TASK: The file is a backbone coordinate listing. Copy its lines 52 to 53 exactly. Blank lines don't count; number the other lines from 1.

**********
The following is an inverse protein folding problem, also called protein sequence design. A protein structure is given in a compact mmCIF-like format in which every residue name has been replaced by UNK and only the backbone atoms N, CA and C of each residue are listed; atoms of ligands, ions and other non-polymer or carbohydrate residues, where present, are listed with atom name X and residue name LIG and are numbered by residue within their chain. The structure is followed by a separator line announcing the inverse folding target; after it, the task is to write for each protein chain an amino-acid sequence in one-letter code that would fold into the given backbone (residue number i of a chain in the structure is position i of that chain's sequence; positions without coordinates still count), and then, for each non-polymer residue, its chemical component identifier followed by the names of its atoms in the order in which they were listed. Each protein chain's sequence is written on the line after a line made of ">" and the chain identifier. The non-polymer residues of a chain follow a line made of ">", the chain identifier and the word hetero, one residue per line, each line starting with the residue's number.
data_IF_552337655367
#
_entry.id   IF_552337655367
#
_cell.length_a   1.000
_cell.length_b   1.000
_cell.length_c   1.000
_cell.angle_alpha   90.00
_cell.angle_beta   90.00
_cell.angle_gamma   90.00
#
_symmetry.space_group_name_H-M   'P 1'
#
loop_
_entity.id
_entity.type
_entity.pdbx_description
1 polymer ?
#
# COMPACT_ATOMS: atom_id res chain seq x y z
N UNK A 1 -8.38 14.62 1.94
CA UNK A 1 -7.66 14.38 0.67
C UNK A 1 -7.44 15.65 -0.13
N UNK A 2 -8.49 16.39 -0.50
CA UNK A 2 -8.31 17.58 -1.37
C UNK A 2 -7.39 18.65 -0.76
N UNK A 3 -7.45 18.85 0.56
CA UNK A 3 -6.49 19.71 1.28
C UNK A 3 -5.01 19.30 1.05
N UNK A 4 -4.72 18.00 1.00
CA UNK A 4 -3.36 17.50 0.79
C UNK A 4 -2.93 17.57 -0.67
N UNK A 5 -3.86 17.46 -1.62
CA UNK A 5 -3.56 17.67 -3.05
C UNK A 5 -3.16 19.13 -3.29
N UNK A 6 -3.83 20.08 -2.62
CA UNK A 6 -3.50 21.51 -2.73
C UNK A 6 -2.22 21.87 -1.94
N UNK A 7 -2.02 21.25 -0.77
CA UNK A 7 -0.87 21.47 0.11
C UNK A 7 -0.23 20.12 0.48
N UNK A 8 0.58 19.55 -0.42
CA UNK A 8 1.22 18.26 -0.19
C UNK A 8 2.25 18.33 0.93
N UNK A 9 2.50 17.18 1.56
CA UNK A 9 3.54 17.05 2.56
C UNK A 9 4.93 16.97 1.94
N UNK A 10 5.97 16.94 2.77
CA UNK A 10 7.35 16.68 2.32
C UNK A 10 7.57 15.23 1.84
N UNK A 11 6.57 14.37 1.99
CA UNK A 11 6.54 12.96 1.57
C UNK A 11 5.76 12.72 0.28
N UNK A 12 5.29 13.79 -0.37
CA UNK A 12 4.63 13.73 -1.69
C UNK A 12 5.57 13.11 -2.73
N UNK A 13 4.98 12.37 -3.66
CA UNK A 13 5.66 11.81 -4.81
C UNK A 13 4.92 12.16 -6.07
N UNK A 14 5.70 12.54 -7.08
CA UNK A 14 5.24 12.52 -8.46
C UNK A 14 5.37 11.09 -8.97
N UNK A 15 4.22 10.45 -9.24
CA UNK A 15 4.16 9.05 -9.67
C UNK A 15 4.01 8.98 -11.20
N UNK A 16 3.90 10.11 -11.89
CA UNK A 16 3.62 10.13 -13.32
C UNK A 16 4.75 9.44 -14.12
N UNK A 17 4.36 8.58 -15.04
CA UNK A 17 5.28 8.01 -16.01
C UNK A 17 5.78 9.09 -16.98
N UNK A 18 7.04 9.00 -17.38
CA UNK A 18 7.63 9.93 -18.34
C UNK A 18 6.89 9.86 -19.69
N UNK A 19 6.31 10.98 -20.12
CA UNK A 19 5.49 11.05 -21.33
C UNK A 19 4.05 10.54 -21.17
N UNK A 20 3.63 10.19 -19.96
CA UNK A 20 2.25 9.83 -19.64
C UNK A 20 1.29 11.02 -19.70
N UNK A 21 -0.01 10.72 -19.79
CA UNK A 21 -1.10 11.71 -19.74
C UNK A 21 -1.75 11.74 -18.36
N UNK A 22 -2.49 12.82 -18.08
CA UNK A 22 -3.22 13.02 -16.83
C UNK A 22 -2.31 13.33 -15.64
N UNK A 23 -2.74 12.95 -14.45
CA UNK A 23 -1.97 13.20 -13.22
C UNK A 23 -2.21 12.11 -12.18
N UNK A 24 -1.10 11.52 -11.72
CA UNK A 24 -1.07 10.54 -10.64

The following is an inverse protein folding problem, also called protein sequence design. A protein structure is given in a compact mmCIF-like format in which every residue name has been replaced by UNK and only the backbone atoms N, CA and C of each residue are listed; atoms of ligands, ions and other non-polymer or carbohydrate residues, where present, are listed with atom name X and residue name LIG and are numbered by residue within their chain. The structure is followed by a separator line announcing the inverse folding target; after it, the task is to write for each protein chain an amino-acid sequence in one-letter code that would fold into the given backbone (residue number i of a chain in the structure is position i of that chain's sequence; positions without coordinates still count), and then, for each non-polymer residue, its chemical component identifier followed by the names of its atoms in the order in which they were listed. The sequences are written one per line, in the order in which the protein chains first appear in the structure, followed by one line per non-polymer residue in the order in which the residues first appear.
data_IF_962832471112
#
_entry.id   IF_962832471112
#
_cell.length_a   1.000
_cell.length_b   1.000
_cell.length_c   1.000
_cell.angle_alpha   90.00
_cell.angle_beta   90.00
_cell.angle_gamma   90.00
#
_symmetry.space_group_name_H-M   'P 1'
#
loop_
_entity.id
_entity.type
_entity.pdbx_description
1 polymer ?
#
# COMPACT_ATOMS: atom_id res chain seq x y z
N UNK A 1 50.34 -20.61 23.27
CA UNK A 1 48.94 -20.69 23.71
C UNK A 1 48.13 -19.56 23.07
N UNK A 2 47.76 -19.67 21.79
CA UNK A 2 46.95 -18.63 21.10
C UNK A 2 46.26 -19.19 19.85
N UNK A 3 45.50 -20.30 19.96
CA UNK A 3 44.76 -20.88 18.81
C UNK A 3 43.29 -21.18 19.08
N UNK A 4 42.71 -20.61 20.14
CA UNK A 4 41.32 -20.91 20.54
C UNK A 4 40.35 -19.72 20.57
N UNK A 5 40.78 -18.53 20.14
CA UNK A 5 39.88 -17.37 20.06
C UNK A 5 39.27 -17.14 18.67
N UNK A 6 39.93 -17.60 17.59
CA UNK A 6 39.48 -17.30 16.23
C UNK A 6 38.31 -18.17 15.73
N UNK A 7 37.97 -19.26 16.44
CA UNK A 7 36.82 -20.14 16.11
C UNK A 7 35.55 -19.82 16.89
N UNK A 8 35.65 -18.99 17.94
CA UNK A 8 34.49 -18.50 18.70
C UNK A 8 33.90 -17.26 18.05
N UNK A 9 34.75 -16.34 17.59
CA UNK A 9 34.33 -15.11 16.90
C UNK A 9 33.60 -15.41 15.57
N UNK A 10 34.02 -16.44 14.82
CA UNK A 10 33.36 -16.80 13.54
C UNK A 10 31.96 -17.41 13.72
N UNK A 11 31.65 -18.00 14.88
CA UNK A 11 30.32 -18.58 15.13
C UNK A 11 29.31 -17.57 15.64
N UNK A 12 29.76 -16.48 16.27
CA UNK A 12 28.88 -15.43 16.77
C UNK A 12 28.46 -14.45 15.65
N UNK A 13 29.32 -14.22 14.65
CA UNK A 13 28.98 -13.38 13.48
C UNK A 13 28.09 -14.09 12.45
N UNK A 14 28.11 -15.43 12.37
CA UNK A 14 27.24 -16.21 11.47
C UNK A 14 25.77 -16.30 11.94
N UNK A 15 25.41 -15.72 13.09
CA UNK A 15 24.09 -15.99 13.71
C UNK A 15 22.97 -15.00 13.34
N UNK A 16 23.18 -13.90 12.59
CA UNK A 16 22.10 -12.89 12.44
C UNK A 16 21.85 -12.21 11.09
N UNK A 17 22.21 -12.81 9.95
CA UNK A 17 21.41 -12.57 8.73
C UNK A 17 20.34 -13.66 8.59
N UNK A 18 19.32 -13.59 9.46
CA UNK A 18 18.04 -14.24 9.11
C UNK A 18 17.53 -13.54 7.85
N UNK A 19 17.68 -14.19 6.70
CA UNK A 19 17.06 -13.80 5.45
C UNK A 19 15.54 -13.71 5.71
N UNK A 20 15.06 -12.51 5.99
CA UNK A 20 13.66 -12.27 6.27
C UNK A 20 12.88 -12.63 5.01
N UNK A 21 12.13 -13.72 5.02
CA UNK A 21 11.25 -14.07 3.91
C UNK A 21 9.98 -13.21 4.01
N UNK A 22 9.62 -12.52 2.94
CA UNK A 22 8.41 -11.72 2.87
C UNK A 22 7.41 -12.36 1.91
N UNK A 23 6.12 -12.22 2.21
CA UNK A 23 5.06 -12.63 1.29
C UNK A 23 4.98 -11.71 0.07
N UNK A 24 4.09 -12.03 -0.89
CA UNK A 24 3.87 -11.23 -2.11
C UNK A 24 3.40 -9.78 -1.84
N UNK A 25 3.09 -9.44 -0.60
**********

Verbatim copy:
N UNK A 11 6.57 14.37 1.99
CA UNK A 11 6.54 12.96 1.57